She’s negotiating well with the other partners in her minority government (there is no dissonance there), she has performed well in CHOGM, and she has been brutually efficient and determined in her handling of the Qantas dispute - no prevarication or vacillation there either. She has been truly impressive in her defence of the government’s handling of the issue and has explained clearly and well in her latest press conferences the powers the government has exercised before Fairwork Australia. She has made industrial relations fairer and given workers the right to bargain on the issue of job security under the industrial legislation that she has shepherded in (unlike workchoices), which is again a fillip to her.

    She has also astutely surrounded herself with tough, experienced lieutenants such as Albanese, Emerson etc to take up the cadgels and fight too where appropriate.

    Even if Julia loses the next election, she will have achieved more in three short years than Howard did in 11 years. She and Rudd steered the country through recession, delivered tax cuts to low and middle income people at a time when it was needed. Julia has put in school infrastructure along the length and breadth of the country (with little wastage on the basis of the audit reports), introduced regulation to the home insulation industry even when the fire rates didn’t go up (see Possums work on the CSIRO report), pushed the carbon price through. NBN is being rolled out. She should also land the mining tax (hopefully Bob doesn’t spoil - a bird in the hand is worth two in the bush, Bob even if the tax doesn’t raise as much as you would like it to) and the pokies legislation. No complaints by small business and the superannuation industry there, if the mining tax goes ahead.

    There will be important tax reform that will see the significant raising of the tax free threshold if the mining tax goes through - Coalition would never have done delivered breaks for the less well-off, on the contrary, they would rather reduce taxes for the wealthy and raise the GST, which would hit the poor and working classes. Typical.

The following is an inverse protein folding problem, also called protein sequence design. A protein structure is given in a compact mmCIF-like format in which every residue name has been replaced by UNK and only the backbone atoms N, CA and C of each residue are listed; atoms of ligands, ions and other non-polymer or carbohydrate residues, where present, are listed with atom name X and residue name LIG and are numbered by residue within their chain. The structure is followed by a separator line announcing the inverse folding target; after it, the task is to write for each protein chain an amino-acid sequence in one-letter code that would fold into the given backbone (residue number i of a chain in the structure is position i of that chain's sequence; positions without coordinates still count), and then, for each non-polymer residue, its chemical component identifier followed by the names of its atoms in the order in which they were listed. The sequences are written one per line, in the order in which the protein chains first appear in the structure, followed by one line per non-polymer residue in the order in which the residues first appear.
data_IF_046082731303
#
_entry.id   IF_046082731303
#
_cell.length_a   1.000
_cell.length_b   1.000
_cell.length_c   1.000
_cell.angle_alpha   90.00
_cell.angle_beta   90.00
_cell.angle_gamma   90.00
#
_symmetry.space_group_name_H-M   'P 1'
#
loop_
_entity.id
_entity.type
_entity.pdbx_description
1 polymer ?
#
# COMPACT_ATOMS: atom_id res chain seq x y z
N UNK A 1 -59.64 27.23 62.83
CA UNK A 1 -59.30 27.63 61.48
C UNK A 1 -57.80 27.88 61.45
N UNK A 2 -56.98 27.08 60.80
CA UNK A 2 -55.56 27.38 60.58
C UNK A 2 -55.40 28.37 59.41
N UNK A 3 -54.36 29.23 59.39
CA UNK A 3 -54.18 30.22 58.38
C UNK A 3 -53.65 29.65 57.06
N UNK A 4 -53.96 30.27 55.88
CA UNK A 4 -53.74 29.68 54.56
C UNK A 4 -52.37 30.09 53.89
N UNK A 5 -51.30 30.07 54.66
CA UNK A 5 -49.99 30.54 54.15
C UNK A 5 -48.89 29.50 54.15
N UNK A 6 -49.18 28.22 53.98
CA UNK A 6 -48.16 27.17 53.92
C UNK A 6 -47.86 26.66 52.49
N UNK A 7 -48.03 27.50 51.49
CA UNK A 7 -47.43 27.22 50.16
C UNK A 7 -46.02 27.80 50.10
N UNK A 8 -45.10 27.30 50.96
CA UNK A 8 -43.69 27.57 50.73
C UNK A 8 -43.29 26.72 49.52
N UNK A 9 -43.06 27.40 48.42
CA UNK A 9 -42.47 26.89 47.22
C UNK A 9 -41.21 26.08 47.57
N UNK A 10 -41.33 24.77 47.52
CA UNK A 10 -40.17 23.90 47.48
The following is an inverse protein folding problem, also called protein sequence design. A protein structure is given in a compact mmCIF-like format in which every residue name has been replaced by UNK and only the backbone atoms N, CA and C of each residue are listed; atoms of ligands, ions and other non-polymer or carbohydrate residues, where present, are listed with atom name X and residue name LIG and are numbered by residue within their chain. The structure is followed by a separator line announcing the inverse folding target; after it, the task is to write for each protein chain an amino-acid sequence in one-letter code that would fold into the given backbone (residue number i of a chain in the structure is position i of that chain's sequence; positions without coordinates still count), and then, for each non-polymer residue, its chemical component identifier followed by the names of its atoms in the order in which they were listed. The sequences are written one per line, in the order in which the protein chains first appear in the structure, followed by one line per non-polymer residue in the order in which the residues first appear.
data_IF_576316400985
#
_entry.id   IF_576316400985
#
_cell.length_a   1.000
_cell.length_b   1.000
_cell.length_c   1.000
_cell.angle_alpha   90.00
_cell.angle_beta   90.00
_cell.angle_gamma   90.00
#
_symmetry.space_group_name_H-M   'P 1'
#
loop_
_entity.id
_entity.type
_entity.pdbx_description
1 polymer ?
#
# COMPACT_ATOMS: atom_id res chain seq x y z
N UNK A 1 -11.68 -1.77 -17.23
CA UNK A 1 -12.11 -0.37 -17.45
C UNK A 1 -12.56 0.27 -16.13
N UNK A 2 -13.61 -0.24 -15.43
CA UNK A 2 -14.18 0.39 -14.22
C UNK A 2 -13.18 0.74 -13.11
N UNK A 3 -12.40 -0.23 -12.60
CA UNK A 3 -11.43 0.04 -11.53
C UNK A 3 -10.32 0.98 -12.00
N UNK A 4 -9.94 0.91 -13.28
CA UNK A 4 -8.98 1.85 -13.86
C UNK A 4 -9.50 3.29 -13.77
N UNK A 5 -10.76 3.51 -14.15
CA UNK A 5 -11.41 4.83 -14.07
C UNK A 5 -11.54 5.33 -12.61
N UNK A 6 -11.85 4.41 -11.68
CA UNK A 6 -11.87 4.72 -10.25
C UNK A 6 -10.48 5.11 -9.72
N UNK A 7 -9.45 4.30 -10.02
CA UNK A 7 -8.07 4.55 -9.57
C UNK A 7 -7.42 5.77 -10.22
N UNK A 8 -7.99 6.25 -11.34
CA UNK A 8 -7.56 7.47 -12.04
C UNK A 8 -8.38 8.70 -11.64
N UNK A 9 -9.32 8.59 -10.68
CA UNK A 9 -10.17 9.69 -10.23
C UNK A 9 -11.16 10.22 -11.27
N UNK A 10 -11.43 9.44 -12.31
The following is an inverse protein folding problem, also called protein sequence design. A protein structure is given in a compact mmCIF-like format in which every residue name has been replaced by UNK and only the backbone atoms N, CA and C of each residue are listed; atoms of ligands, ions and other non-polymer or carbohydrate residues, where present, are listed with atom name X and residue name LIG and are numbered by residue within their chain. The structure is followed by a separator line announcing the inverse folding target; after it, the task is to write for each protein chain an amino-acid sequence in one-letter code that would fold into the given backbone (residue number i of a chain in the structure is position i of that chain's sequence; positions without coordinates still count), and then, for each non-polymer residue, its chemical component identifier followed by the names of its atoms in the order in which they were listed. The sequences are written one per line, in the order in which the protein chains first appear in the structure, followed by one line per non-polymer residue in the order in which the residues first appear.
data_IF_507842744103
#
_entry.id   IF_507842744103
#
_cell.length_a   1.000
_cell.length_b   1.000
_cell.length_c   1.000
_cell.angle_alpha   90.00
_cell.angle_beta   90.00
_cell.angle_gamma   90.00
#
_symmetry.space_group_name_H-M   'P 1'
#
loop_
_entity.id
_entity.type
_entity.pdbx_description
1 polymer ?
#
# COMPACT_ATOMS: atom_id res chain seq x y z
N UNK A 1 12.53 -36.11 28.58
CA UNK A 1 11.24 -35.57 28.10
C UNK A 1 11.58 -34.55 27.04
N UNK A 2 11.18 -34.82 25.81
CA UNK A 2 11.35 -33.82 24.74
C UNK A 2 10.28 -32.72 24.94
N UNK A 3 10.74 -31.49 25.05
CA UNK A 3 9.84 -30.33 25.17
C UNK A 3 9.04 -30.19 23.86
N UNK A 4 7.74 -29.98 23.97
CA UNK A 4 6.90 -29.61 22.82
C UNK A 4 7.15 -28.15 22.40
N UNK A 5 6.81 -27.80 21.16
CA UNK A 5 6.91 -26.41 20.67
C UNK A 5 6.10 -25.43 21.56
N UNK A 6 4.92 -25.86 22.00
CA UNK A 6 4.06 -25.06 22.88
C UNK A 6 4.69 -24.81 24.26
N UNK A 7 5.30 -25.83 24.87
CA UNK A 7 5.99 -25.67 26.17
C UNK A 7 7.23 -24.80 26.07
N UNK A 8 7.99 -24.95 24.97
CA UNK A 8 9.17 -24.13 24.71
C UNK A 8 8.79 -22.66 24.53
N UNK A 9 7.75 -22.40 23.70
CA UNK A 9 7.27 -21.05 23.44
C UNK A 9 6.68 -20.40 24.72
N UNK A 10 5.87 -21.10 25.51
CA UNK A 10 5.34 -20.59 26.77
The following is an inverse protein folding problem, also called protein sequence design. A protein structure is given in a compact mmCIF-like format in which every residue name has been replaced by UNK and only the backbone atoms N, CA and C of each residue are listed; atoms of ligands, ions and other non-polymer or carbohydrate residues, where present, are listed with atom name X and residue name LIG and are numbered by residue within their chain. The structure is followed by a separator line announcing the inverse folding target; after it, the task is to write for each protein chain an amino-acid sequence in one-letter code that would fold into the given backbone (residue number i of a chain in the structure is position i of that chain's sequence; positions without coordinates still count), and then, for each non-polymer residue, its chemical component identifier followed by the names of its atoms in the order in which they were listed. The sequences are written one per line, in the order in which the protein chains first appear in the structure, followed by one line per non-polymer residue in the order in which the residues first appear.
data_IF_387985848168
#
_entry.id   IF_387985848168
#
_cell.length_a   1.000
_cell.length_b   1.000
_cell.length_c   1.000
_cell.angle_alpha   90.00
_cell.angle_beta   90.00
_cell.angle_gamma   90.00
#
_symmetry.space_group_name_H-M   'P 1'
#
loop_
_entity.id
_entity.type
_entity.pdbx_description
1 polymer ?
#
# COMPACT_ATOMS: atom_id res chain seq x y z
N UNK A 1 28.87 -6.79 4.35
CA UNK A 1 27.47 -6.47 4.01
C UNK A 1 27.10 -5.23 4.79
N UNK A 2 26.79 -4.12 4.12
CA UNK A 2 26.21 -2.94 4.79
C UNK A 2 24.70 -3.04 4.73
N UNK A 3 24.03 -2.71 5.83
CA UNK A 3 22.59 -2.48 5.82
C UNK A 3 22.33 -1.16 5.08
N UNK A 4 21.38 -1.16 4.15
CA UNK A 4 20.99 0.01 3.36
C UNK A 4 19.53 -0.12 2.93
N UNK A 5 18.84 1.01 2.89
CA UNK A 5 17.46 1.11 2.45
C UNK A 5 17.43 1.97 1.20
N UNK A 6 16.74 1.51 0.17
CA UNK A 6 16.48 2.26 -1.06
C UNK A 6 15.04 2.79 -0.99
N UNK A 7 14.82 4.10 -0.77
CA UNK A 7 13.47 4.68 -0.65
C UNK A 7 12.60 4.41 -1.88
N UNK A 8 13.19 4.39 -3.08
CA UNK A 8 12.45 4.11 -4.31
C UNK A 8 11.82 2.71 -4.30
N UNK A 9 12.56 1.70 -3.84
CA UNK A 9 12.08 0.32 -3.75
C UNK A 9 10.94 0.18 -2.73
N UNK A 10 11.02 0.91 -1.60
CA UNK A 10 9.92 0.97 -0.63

The health and disability reforms are really good too, although Roxon and Shorten primarily need to take credit here.

    Hopefully, Julia has the guts to deal with gay marriage at the ALP conference - she might as well go for broke.This issue should have been settled 100 years ago. Can’t believe that we are still fricking around with this issue in 2011.

    Fly in the ointment - asylum seekers - but, hey, we’ve got the best of all possible worlds now - asylum seekers are being processed onshore with the use of community placements - thank God, because mandatory detention, let alone off shore processing, is nothing but an expensive human rights mental health catastrophe.

    Julia’s foreign policy on focussing on China and Asia is spot on - we are well and truly in the Asian age now.

    In all, Julia’s legacy will be that of a genuinely progressive leader who has sought to raise the fortunes of all and not just a privileged few. For those who are looking for a narrative for Julia, well, there you have it. No-one can genuinely say that the ALP under Julia ‘stands for nothing.’

  • 3
    Mack the Knife
    Posted Monday, 31 October 2011 at 7:18 pm | Permalink

    The disparities in these various Newspolls measuring Labor’s primary vote are quite large. The mainstream media and Their ABC prefer to use the worst ones to slag off Labor when they talk of ‘Labor’s support in the polls’.

    There’s no doubt to me that contrived dodgy polling results are used to effect the equivalent of a self fulfilling promise by Limited News to encourage the uninformed to follow the ‘herd’. Most times when polling is taking place, it coincides with an anti Labor blitz campaign. In addition, as I found out when they called me, Newspoll is not conducted by Newspoll but by a sub contractor.

    The net result of all this is that its impossible to tell what the real percentages are but I suspect that they are not what is presented to us.